Law360 (June 5, 2020, 6:41 PM EDT) -- New Jersey inmates seeking release due to the COVID-19 pandemic will have more say in the decision-making process as well as the ability to appeal unfavorable outcomes in court, the state Supreme Court ruled Friday in a case brought by advocates for prisoners.
Gov. Phil Murphy's April mandate establishing a process for inmate release consideration, in which the New Jersey Department of Corrections commissioner has the final say, created a "commendable path" for prisoners during the global health crisis, the justices said. However, due process protections were needed.
The American Civil Liberties Union of New Jersey, the New Jersey Office of the Public Defender and others had challenged Murphy's Executive Order 124, saying prisoners seeking medical furlough weren't given the opportunity to support their release bids either orally or through writing, nor were they provided reasons when the bids were rejected.
"We hold that because the order creates a sufficient expectation of eligibility for release through a furlough program, the order calls for certain due process protections," Chief Justice Stuart J. Rabner wrote for the unanimous court.
The opinion remands the matter so the order can be modified to add the due process protections.
Inmates seeking medical furlough may now present a written statement in support of their request "in the same way that prosecutors and victims are allowed to express their views," the opinion said. Volunteer lawyers and public defenders can assist, according to the opinion.
The state's DOC commissioner must provide a statement of reasons to inmates denied medical furlough "to help guard against mistakes and arbitrary decision making and allow for meaningful judicial review if it is sought," the opinion said.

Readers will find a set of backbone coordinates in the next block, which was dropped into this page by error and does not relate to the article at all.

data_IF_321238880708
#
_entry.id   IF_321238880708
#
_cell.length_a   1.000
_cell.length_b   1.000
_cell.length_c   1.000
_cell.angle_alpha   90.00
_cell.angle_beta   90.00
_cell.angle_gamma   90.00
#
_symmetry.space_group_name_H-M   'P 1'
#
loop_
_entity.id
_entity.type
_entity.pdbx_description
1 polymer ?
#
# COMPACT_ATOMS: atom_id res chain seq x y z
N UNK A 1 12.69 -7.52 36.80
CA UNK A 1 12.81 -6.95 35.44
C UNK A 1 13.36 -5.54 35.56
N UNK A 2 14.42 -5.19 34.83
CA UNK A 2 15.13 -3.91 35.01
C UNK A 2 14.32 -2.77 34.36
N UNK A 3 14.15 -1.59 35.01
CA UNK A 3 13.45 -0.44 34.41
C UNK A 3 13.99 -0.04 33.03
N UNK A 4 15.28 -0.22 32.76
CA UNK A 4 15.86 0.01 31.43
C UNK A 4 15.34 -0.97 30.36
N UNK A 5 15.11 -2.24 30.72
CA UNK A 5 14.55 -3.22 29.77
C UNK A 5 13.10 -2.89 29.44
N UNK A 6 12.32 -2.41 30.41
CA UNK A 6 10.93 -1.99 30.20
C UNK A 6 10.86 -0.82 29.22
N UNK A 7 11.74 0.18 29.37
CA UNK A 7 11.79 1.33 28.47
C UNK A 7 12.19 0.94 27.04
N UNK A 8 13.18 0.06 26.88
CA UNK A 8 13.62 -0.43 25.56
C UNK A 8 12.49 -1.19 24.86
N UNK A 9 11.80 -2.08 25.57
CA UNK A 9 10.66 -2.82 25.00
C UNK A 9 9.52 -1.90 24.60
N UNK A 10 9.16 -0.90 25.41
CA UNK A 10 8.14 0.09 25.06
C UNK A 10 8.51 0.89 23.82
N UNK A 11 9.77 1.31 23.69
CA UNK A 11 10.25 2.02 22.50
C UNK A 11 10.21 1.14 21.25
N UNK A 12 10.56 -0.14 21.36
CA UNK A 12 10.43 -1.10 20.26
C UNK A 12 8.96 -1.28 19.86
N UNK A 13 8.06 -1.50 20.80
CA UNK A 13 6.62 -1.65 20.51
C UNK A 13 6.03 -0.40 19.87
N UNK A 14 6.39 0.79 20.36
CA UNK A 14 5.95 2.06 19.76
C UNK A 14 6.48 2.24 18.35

Also, inmates will be given the opportunity to respond to rejections in order to address the commissioner's concerns and cure any shortfalls, and the commissioner must consider the response before issuing a final decision, the opinion said.
Final decisions may be challenged in the Appellate Division, the opinion said.
Juvenile inmate cases are overseen by the state judiciary, so they can seek relief through the courts, the opinion said.
One "overriding concern" the justices expressed was timeliness.
"Because of the risks COVID-19 poses, which are amplified in jail settings, each day matters," the opinion said. "To the extent this opinion calls for trial judges to rule on motions and the Appellate Division to review agency decisions, we exercise the court's supervisory authority to require that applications be heard and decided in a matter of days."
Since Murphy handed down Executive Order 124, roughly 3,000 Garden State inmates have been deemed eligible for release due to the virus, according to testimony during oral argument last month. At the time, 607 were approved for release, while 2,156 have received curt denials, according to statements made in court.
The advocates cited figures from the criminal justice think tank The Marshall Project, which keeps a running tab of coronavirus deaths in state prisons. As of Friday, the The Marshall Project reported that the pandemic had claimed the lives of 46 inmates in New Jersey and sickened a total of 2,062.
ACLU attorney Alexander Shalom hailed the decision, which he said would save lives both in and out of prison.
"We asked the Court for a process that is fair, that is efficient, and that meets the urgency of the moment, and today's unanimous ruling did just that," Shalom said in a statement.
A representative for the New Jersey Office of the Attorney General, which represented the DOC and the Parole Board, declined to comment. Representatives for the other parties did not immediately respond to a request for comment.
The New Jersey Office of the Public Defender is represented in-house by Joseph E. Krakora, Joseph J. Russo, Laura B. Lasota and Alison Perrone.
ACLU-NJ is represented in-house by Alexander Shalom and Jeanne LoCicero.
The New Jersey Office of the Attorney General, the Department of Corrections and the Parole Board are represented by Gurbir S. Grewal, Stephanie J. Cohen, Kai W. Marshall-Otto, Tim Sheehan and Michael T. Moran of the state's attorney general's office.
The County Prosecutors Association of New Jersey is represented in-house by Joseph B. Paravecchia.
The Rutgers Criminal and Youth Justice Clinic is represented in-house by Laura A. Cohen.
The case is In the Matter of the Request to Modify Prison Sentences, Expedite Parole Hearings, and Identify Vulnerable Prisoners, case number 084412, before the Supreme Court of the State of New Jersey.
--Editing by Abbie Sarfo.
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